1. Training Issue: During the course of the investigation, it is determined that the involved department members were not sufficiently trained to handle the situation.
  2. Policy Deficiency: During the course of the investigation it is discovered that the agency policies are in need of revision in order to provide department members with direction.
  3. Violations not based upon the complaint: During the course of the investigation other departmental violations are discovered in addition to the allegations lodged by the complainant.

To illustrate the problem, two same size agencies in the same county could report their Internal Affairs findings with differences in their results which could be very misleading. While one agency may boast they have a 75% sustained rate, the other agency may only report their sustained rate as 15%, even though their actual results are essentially the same but their reporting formats are very different.

The following are examples of disparities, which can occur when police agencies determine case dispositions:

    1. A complainant alleges that an officer used profanity three different times during a traffic stop. There were several credible witnesses and the allegations are sustained. Should the agency count this sustained disposition as (3) sustained charges or (1) sustained case. There are no existing government regulations which clarify this issue.


    1. A complainant is arrested and alleges excessive force was utilized by the arresting officer. The allegation is not-sustained, however, during the course of the investigation, an administrative violation of failing to document the force used on the required Use of Force Form is discovered. As a result, the officer is disciplined. Should the agency report this case as sustained or not-sustained? Some agencies would report the allegation as not-sustained, but with other findings of violation not based upon the complaint. There are no existing government regulations which clarify this issue.


    1. A citizen calls the police to report a stolen bicycle and insists on filing a complaint because the officer did not arrive to take the report for over an hour. Is this a complaint against the officer or a policy complaint or a non-complaint, and how should the agency report it? There are no existing government regulations which clarify this issue.


  1. An arrested subject protests that he is innocent and his arrest is therefore improper. The detective handling the case believes he has probable cause the subject committed the crime. Should this complaint be investigated? There are no existing government regulations which clarify this issue.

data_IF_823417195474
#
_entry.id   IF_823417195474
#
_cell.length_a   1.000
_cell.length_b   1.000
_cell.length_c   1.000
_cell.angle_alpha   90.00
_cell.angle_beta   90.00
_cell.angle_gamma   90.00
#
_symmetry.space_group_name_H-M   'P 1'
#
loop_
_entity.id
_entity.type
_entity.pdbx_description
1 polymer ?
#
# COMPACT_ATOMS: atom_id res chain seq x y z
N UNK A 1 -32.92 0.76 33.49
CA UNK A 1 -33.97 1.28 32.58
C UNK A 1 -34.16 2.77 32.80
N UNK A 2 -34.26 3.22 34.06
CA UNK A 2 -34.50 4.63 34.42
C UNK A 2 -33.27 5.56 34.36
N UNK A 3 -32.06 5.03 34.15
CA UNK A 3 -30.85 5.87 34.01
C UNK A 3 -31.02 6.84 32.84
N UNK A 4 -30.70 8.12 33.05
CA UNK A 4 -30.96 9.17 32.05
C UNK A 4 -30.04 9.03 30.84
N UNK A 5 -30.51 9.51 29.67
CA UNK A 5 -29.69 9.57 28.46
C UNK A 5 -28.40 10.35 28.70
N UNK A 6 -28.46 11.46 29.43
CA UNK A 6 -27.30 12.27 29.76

These are just a few examples of the ambiguity and lack of clarity facing law enforcement agencies on the correct way to report their internal complaint data. While the IACP Model Policies and the Commission on the Accreditation of Law Enforcement Agencies (CALEA) guidelines provide some direction on handling these issues, they are only recommendations which each agency interprets on their own, and often differently.


It is important to establish federal guidelines, which regulate how law enforcement agencies report their complaint data, including the definition of a complaint and how case dispositions should be reported, in order to measure the effectiveness of internal investigations. Without a federal mandate, defining dispositions and key terms such as what constitutes a “complaint” or an “allegation,” law enforcement agencies will be unable to accurately report the results of their internal investigative process.

 I have raised these issues with representatives of the DOJ and the National Internal Affairs Investigators Association (NIAIA), and both agree that this is an area, which needs to be addressed. If law enforcement agencies are ever going to elevate their professional status concerning internal investigations, than they need to seek guidelines, which require them to utilize the same playbook.


Steve Rothlein

Additional Articles by Steve Rothlein

Law Enforcement Internal Affairs: …Federal Guidelines in Reporting

Search Warrants: Mistakes Can Be Prevented

Law Enforcement Officer Highway Message Signs (co-written with Amos Rojas Jr.)

Noble Cause Corruption

Tracking Group Behavior Via Early Intervention Systems

Brady v Maryland: Do You Understand Your Obligations?

Hidden Assets

Early Intervention Systems For Law Enforcement